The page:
Browns vs Texans: 6 Things We Learned from Cleveland's 30-12 Loss
While the playoff hopeful Texans improved to 6-3, the reeling Browns fell to 3-5, thanks to a run defense and an entire offense that appears to only exist on the side of a milk carton.
The Browns D looked helpless against the run, and the offense let its typical scoreless first-quarter woes continue all the way through the third quarter, only finding the end zone in the middle of the fourth, when it was far, far too late for it to matter.
No true fan wants to admit that their team is a total mess, but as a writer striving for at least some degree of objectivity, it's time to call a spade a spade: The Browns pretty much stink, and while we have to attribute some of that to the growing pains of a young team that has adopted new systems on both sides of the ball this year, the disturbing trend of a lack of improvement from week to week remains the hallmark of the Browns 2011 season.
As always, the Browns had a few individual performers who managed to rise above the prevailing struggle for the rest of the team, but for the most part, there was little to supply any hope for belief in the Browns for Believeland today.
Following are six things we learned in the Browns loss to the Texans.
1. Running the Offense into the Ground Both Literally and Figuratively
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Eschewing the usual "lightbulb" version of the joke, Browns fans now have to ask themselves with a sad sense of irony, how many running backs does it take to gain 50 yards in a game?
The answer today turned out to be, "more than the Browns have on their roster," as the ground attack was stifled to the tune of just 44 total rushing yards.
Hilariously enough given the outcome of his performance, RB Chris Ogbonnaya was the most-acquired player in fantasy football this week. His 28 total yards on 13 carries must have a whole bunch of fantasy owners banging their heads against a wall.
Further twisting the knife was the fact that the Browns were facing the team that now possesses FB Lawrence Vickers, the blocker whose value they severely underestimated when they let him walk away after the 2010 season.
The Browns problems with blocking obviously extend beyond the fullback position, but there's no denying that their futile attempt to throw a rookie out there to do the job this season has played a huge part in burying their running game over and over in 2011.
It's tough to come down too hard on Ogbonnaya, who was clearly in way over his head when asked to take on the lead RB job for this game, but he didn't do much to help himself either. He fumbled on the Browns' first offensive play of the game (which led to a Houston score), and puttered around ineffectively for the rest of the game, winding up with a pitiful 2.2 yards-per-carry average on the day.
Thomas Clayton, signed this week to help pad the Browns at running back due to injuries to Peyton Hillis and Montario Hardesty, was no better, logging five carries for just 10 yards.
2. Run Defense Hits a New Low
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As if it wasn't bad enough that Cleveland couldn't get anything going in their own ground game, they were summarily crushed by Houston's.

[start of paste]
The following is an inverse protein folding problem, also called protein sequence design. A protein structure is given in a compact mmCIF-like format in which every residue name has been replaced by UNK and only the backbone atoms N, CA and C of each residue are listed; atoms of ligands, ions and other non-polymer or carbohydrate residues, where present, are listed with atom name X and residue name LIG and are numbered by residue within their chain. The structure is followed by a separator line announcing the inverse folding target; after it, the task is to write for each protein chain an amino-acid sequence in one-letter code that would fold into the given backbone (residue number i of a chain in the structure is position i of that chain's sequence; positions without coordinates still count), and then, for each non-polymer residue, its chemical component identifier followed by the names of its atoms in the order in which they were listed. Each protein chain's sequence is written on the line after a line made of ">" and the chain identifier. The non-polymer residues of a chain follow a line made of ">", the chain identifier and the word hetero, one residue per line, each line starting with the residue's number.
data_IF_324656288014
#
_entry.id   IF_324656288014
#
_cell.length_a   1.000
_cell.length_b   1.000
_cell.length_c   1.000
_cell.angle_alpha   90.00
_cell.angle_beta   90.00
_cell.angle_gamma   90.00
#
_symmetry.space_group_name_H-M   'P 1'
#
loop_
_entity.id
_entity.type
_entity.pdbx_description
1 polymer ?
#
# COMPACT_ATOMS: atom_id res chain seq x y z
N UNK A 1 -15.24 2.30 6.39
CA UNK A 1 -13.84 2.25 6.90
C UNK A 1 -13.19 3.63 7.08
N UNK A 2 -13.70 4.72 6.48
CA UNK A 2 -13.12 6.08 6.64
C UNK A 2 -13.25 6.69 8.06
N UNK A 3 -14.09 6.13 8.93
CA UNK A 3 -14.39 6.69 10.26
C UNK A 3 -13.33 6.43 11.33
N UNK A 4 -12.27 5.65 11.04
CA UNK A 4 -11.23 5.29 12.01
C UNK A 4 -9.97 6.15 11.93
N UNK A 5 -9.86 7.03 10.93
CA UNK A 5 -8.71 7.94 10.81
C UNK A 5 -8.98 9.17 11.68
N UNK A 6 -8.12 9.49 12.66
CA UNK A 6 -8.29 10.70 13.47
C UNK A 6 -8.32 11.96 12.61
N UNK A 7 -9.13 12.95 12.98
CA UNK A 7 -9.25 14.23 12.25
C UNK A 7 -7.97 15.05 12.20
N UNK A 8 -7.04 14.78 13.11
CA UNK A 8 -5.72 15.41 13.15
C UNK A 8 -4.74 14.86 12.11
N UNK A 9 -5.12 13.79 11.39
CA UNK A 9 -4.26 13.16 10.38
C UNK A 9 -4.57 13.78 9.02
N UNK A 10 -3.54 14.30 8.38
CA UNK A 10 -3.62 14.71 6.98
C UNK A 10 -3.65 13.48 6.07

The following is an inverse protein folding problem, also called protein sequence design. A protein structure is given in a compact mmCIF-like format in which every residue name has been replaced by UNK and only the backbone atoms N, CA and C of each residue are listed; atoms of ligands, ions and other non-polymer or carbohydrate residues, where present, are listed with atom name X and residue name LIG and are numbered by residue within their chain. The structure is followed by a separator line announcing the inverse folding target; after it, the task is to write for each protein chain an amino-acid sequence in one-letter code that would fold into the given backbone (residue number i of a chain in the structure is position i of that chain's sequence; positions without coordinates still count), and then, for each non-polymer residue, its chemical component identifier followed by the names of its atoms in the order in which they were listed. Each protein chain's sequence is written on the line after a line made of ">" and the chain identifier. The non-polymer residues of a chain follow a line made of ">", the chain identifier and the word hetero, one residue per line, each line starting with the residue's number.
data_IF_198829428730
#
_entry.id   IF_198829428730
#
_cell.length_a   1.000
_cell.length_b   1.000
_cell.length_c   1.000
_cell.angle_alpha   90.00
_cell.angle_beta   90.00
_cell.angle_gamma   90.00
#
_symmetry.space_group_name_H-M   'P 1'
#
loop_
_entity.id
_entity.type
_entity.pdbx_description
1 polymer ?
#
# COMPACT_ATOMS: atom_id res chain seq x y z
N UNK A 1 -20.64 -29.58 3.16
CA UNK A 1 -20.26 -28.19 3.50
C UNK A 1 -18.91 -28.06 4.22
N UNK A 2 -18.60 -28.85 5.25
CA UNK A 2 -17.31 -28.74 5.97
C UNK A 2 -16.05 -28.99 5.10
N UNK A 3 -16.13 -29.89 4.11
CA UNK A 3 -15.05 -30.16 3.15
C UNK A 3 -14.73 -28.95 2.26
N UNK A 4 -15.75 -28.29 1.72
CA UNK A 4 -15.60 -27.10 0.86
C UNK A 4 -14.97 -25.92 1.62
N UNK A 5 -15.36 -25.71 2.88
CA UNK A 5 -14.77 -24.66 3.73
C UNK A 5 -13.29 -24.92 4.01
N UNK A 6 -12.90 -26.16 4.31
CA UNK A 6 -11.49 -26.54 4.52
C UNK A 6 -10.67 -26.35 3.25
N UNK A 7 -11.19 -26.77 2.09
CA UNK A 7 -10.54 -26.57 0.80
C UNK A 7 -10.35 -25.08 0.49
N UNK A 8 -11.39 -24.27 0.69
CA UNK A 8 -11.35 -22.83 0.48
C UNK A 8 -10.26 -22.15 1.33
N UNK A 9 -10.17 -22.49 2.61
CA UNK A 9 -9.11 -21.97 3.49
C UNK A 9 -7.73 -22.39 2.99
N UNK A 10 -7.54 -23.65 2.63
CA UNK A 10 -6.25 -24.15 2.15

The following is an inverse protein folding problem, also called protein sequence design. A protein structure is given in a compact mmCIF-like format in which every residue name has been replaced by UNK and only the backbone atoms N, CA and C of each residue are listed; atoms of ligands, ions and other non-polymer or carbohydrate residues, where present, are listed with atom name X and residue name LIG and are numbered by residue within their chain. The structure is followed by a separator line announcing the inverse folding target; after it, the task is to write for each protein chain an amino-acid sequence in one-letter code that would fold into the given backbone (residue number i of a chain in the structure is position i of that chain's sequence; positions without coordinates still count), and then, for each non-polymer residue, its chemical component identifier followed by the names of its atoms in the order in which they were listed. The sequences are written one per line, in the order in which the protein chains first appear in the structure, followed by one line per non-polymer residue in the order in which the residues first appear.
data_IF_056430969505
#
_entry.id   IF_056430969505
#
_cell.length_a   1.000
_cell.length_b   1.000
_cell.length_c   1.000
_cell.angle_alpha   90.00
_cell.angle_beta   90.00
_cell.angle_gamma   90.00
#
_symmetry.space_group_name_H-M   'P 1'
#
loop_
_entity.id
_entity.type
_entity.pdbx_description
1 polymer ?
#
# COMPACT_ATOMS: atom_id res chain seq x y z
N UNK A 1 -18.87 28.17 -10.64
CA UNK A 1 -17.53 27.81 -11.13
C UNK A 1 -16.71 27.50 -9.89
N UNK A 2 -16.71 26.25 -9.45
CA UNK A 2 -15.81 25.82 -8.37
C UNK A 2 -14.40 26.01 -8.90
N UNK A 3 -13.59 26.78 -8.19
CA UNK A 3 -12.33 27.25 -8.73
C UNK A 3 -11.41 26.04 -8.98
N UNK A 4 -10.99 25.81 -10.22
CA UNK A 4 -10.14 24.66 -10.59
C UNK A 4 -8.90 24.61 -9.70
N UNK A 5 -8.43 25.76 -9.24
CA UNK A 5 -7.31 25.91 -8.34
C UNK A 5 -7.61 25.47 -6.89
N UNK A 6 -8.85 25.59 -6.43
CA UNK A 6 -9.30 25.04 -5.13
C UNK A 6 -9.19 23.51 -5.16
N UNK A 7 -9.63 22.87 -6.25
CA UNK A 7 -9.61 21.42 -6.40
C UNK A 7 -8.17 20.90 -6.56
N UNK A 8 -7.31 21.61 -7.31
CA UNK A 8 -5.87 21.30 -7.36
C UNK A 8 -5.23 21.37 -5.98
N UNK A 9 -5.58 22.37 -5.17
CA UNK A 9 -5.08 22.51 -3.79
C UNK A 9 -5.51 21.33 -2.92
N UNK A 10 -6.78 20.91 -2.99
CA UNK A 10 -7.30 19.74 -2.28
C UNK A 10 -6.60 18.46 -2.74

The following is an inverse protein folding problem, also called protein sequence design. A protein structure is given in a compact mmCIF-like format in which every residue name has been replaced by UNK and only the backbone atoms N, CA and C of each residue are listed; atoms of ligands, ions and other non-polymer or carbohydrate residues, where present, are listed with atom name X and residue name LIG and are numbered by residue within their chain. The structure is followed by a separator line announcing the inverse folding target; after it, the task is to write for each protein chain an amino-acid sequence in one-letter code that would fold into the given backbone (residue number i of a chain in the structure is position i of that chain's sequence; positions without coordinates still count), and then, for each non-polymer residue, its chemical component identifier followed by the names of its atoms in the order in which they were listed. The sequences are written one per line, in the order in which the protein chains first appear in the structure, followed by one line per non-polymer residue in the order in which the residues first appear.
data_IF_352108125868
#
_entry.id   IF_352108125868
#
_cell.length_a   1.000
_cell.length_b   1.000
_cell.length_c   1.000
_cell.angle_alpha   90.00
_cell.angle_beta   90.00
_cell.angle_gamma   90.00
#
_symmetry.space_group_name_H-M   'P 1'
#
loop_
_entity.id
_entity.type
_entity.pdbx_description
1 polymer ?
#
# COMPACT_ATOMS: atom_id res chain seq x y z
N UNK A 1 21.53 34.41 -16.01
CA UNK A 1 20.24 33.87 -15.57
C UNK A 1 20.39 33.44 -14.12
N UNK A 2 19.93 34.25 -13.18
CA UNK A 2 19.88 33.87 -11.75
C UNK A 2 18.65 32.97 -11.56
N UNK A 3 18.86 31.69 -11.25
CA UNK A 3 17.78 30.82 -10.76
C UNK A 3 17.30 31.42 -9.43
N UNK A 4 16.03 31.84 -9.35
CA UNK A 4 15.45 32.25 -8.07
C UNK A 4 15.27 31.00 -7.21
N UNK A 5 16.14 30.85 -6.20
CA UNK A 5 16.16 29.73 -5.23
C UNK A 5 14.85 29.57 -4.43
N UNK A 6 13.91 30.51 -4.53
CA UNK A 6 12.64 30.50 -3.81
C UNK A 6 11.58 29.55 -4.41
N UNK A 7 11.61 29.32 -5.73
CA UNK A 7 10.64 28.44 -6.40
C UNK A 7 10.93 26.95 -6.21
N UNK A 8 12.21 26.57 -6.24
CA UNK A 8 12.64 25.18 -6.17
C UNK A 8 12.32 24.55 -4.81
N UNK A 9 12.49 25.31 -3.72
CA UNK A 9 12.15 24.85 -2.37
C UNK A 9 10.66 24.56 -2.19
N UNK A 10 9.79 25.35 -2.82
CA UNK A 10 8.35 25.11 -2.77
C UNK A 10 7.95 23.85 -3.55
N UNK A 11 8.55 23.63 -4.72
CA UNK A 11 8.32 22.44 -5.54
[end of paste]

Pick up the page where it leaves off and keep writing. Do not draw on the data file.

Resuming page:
A big goal for the Browns defense this week was to contain Arian Foster and to halt their trend of giving up 100-yard or near 100-yard games to stellar opposing running backs.
Turns out, not only did they fail to achieve that goal, but the nightmare grew to epic, largely unforeseen proportions.
Not only did Foster bulldoze the Browns for 124 yards and a touchdown, but his teammate, Ben Tate, put up 115 yards and a touchdown.
At the end of the day, the Texans rushers had posted 261 yards, a franchise record.
Perhaps even more concerning than the totals is the number of yards per play that the Browns gave up on the ground. Foster averaged 6.5, and Tate posted a horrifying 9.6.
So it seems that not only are the Browns unable to stop opposing rushers from slowly and steadily grinding out big yardage totals, they've also developed a terrible tendency to allow gains that are far too large on individual rushing plays.
The Browns defense is pretty good against the pass, but this game proves why that alone doesn't matter much. Any team that has both a solid rushing game and a solid passing game can simply forgo an aerial assault for the most part and rely on their ground game, rendering the Browns impressive pass D largely irrelevant.
3. Cribbs, TEs, Once Again Account for Nearly 100 Percent of the Offense
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Last week, many of us noted Josh Cribbs' solid performance against the 49ers in Week 8 and stressed that the Browns appeared to still be underusing him.
Much to our collective chagrin, he didn't see a whole lot more involvement this week, and once again turned in a solid performance that proves the Browns made a mistake in that vein.
Cribbs caught five of five targets for 50 yards and a touchdown, and did a nice job on kick returns as well until the Texans figured that out and predictably stopped kicking to him.
So once again, Cribbs did literally everything he possibly could have with the opportunities he was given, and as usual, wasn't given nearly enough of them.
Though their contributions were less than that of Cribbs, the same goes for the tight ends. Ben Watson, Evan Moore and rookie Jordan Cameron were targeted just five times collectively, and caught all five passes that came their way. Once again, they appear to have been underused, yet another issue with offensive play calling that continues to plague the Browns.